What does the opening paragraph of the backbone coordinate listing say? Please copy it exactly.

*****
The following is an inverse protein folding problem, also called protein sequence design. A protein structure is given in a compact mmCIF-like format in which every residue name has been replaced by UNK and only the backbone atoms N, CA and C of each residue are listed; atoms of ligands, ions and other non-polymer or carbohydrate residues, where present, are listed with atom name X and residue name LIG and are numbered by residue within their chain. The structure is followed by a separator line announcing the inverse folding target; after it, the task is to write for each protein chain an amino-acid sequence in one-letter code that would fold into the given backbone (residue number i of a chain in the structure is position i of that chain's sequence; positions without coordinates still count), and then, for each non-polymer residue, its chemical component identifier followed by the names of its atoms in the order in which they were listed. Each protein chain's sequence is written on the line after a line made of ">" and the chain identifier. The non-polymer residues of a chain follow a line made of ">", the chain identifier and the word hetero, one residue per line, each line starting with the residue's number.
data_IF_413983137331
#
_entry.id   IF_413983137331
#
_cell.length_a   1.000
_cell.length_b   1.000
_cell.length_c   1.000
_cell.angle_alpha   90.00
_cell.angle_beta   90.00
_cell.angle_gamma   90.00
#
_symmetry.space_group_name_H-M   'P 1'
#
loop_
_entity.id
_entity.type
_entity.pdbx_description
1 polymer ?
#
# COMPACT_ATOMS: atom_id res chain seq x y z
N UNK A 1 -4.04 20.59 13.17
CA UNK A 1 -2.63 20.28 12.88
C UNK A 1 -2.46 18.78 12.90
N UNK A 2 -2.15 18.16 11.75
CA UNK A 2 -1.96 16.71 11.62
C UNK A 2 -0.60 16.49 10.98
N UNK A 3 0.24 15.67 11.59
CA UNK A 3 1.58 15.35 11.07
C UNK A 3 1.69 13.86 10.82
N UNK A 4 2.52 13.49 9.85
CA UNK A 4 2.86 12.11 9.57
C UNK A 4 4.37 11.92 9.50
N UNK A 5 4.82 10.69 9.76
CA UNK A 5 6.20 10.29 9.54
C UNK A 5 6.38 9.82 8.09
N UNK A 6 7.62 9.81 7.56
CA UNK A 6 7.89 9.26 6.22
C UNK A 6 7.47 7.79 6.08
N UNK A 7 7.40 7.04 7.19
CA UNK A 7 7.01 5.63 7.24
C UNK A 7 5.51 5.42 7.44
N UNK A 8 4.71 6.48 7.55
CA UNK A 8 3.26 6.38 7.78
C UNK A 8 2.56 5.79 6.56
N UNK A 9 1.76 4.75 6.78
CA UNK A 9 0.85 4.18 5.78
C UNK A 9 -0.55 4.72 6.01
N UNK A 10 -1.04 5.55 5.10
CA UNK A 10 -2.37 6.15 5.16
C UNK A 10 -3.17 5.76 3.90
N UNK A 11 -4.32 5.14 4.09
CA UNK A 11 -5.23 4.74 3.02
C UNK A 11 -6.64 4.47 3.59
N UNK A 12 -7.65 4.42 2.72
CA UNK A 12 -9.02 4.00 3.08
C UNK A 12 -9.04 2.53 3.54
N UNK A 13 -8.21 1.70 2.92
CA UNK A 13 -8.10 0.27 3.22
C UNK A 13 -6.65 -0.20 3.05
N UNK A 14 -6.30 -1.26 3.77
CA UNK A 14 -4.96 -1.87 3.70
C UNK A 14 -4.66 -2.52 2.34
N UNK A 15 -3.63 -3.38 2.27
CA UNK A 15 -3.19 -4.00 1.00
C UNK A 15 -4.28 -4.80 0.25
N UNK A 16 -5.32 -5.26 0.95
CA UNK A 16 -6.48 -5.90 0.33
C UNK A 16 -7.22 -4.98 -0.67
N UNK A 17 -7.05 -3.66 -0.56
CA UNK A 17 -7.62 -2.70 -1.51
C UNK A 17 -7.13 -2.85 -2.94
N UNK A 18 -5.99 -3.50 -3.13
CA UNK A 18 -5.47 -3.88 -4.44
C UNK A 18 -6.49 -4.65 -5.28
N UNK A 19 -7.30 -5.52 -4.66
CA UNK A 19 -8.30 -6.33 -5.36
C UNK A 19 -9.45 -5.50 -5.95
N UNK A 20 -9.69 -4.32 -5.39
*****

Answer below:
The following is an inverse protein folding problem, also called protein sequence design. A protein structure is given in a compact mmCIF-like format in which every residue name has been replaced by UNK and only the backbone atoms N, CA and C of each residue are listed; atoms of ligands, ions and other non-polymer or carbohydrate residues, where present, are listed with atom name X and residue name LIG and are numbered by residue within their chain. The structure is followed by a separator line announcing the inverse folding target; after it, the task is to write for each protein chain an amino-acid sequence in one-letter code that would fold into the given backbone (residue number i of a chain in the structure is position i of that chain's sequence; positions without coordinates still count), and then, for each non-polymer residue, its chemical component identifier followed by the names of its atoms in the order in which they were listed. Each protein chain's sequence is written on the line after a line made of ">" and the chain identifier. The non-polymer residues of a chain follow a line made of ">", the chain identifier and the word hetero, one residue per line, each line starting with the residue's number.